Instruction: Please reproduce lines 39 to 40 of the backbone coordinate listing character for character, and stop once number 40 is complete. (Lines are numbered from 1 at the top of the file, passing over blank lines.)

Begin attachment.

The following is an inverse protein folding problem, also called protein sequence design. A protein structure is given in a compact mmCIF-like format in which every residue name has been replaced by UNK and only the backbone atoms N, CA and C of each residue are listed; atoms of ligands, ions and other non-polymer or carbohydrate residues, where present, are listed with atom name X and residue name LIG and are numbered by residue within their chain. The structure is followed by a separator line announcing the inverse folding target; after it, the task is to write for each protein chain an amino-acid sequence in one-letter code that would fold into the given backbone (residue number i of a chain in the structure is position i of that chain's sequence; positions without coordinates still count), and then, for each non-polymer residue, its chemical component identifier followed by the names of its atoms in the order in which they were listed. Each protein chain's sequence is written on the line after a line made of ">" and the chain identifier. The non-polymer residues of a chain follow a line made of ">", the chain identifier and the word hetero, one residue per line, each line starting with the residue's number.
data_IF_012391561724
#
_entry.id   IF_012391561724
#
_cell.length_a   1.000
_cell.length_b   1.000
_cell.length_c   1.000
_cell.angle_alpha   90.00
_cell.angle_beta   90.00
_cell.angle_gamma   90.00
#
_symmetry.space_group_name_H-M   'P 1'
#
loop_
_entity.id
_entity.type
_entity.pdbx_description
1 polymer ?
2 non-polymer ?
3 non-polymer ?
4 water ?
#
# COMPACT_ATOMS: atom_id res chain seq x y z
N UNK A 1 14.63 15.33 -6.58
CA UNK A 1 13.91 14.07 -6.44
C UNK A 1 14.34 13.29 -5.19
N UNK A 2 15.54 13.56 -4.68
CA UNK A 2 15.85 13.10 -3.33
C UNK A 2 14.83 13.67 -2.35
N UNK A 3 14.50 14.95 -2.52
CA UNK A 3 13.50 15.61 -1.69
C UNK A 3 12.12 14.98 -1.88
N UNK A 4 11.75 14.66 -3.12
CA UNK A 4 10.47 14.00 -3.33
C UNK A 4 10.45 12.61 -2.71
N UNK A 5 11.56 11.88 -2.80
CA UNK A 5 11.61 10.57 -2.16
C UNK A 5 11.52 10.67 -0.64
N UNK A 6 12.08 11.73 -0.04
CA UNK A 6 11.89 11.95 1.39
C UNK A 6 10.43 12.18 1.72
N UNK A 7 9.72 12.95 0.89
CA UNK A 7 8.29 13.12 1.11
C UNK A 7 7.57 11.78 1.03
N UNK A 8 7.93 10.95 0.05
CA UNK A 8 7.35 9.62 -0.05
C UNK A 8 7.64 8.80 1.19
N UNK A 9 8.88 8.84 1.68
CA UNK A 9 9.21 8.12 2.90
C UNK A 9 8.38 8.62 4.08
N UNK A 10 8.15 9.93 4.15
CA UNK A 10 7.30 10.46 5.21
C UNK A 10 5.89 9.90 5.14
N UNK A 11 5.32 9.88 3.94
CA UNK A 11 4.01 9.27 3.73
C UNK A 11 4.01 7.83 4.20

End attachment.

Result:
C UNK A 5 11.52 10.67 -0.64
N UNK A 6 12.08 11.73 -0.04